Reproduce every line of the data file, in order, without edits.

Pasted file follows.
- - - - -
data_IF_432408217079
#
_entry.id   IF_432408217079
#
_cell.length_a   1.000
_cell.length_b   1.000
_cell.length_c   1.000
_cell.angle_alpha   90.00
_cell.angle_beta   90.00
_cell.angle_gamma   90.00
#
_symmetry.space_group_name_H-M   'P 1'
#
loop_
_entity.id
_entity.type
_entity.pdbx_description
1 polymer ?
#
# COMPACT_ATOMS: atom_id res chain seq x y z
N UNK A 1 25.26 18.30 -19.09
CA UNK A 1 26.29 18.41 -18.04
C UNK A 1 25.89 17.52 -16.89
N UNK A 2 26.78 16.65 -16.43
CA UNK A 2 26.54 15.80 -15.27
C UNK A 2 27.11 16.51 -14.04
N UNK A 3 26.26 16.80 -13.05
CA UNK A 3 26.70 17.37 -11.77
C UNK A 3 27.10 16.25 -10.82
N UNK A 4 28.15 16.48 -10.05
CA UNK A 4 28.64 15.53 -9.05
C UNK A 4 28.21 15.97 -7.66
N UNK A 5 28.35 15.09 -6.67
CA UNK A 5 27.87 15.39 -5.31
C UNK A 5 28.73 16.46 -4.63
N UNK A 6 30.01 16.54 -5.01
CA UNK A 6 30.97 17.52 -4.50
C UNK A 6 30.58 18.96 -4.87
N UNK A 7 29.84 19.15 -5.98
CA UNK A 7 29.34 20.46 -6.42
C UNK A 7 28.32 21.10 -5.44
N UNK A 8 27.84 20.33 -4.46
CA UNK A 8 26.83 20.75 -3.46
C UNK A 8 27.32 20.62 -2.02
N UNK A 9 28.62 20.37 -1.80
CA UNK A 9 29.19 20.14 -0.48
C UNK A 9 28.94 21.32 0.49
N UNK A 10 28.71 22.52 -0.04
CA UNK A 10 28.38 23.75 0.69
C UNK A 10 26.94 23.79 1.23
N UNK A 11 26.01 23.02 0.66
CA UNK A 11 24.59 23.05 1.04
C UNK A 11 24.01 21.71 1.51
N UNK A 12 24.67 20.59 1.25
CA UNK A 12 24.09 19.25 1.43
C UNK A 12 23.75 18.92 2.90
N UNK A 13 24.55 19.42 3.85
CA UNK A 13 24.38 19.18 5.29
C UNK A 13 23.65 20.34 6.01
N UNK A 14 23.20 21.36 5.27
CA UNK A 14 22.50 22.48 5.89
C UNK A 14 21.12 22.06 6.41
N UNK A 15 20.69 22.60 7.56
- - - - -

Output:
data_IF_432408217079
#
_entry.id   IF_432408217079
#
_cell.length_a   1.000
_cell.length_b   1.000
_cell.length_c   1.000
_cell.angle_alpha   90.00
_cell.angle_beta   90.00
_cell.angle_gamma   90.00
#
_symmetry.space_group_name_H-M   'P 1'
#
loop_
_entity.id
_entity.type
_entity.pdbx_description
1 polymer ?
#
# COMPACT_ATOMS: atom_id res chain seq x y z
N UNK A 1 25.26 18.30 -19.09
CA UNK A 1 26.29 18.41 -18.04
C UNK A 1 25.89 17.52 -16.89
N UNK A 2 26.78 16.65 -16.43
CA UNK A 2 26.54 15.80 -15.27
C UNK A 2 27.11 16.51 -14.04
N UNK A 3 26.26 16.80 -13.05
CA UNK A 3 26.70 17.37 -11.77
C UNK A 3 27.10 16.25 -10.82
N UNK A 4 28.15 16.48 -10.05
CA UNK A 4 28.64 15.53 -9.05
C UNK A 4 28.21 15.97 -7.66
N UNK A 5 28.35 15.09 -6.67
CA UNK A 5 27.87 15.39 -5.31
C UNK A 5 28.73 16.46 -4.63
N UNK A 6 30.01 16.54 -5.01
CA UNK A 6 30.97 17.52 -4.50
C UNK A 6 30.58 18.96 -4.87
N UNK A 7 29.84 19.15 -5.98
CA UNK A 7 29.34 20.46 -6.42
C UNK A 7 28.32 21.10 -5.44
N UNK A 8 27.84 20.33 -4.46
CA UNK A 8 26.83 20.75 -3.46
C UNK A 8 27.32 20.62 -2.02
N UNK A 9 28.62 20.37 -1.80
CA UNK A 9 29.19 20.14 -0.48
C UNK A 9 28.94 21.32 0.49
N UNK A 10 28.71 22.52 -0.04
CA UNK A 10 28.38 23.75 0.69
C UNK A 10 26.94 23.79 1.23
N UNK A 11 26.01 23.02 0.66
CA UNK A 11 24.59 23.05 1.04
C UNK A 11 24.01 21.71 1.51
N UNK A 12 24.67 20.59 1.25
CA UNK A 12 24.09 19.25 1.43
C UNK A 12 23.75 18.92 2.90
N UNK A 13 24.55 19.42 3.85
CA UNK A 13 24.38 19.18 5.29
C UNK A 13 23.65 20.34 6.01
N UNK A 14 23.20 21.36 5.27
CA UNK A 14 22.50 22.48 5.89
C UNK A 14 21.12 22.06 6.41
N UNK A 15 20.69 22.60 7.56